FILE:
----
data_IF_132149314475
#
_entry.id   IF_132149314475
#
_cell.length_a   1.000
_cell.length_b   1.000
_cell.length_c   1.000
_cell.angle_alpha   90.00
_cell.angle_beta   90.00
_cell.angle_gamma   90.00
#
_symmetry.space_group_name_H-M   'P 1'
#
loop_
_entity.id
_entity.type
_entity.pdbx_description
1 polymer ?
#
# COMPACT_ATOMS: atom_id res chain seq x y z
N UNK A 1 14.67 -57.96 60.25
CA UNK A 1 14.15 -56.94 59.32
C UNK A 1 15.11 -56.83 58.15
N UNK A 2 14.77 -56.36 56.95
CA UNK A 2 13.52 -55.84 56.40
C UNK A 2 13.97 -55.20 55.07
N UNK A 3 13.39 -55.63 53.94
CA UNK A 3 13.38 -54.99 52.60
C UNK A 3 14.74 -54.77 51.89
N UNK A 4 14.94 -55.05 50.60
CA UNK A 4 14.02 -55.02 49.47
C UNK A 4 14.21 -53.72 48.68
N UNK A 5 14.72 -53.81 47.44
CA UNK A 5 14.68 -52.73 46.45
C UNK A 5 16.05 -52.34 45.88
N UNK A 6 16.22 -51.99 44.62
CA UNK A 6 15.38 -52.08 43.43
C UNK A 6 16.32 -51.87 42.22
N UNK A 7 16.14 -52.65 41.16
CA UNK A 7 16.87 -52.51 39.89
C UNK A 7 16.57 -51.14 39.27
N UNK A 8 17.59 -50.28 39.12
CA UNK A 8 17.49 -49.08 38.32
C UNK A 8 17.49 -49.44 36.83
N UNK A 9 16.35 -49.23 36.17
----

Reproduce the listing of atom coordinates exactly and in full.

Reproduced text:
data_IF_132149314475
#
_entry.id   IF_132149314475
#
_cell.length_a   1.000
_cell.length_b   1.000
_cell.length_c   1.000
_cell.angle_alpha   90.00
_cell.angle_beta   90.00
_cell.angle_gamma   90.00
#
_symmetry.space_group_name_H-M   'P 1'
#
loop_
_entity.id
_entity.type
_entity.pdbx_description
1 polymer ?
#
# COMPACT_ATOMS: atom_id res chain seq x y z
N UNK A 1 14.67 -57.96 60.25
CA UNK A 1 14.15 -56.94 59.32
C UNK A 1 15.11 -56.83 58.15
N UNK A 2 14.77 -56.36 56.95
CA UNK A 2 13.52 -55.84 56.40
C UNK A 2 13.97 -55.20 55.07
N UNK A 3 13.39 -55.63 53.94
CA UNK A 3 13.38 -54.99 52.60
C UNK A 3 14.74 -54.77 51.89
N UNK A 4 14.94 -55.05 50.60
CA UNK A 4 14.02 -55.02 49.47
C UNK A 4 14.21 -53.72 48.68
N UNK A 5 14.72 -53.81 47.44
CA UNK A 5 14.68 -52.73 46.45
C UNK A 5 16.05 -52.34 45.88
N UNK A 6 16.22 -51.99 44.62
CA UNK A 6 15.38 -52.08 43.43
C UNK A 6 16.32 -51.87 42.22
N UNK A 7 16.14 -52.65 41.16
CA UNK A 7 16.87 -52.51 39.89
C UNK A 7 16.57 -51.14 39.27
N UNK A 8 17.59 -50.28 39.12
CA UNK A 8 17.49 -49.08 38.32
C UNK A 8 17.49 -49.44 36.83
N UNK A 9 16.35 -49.23 36.17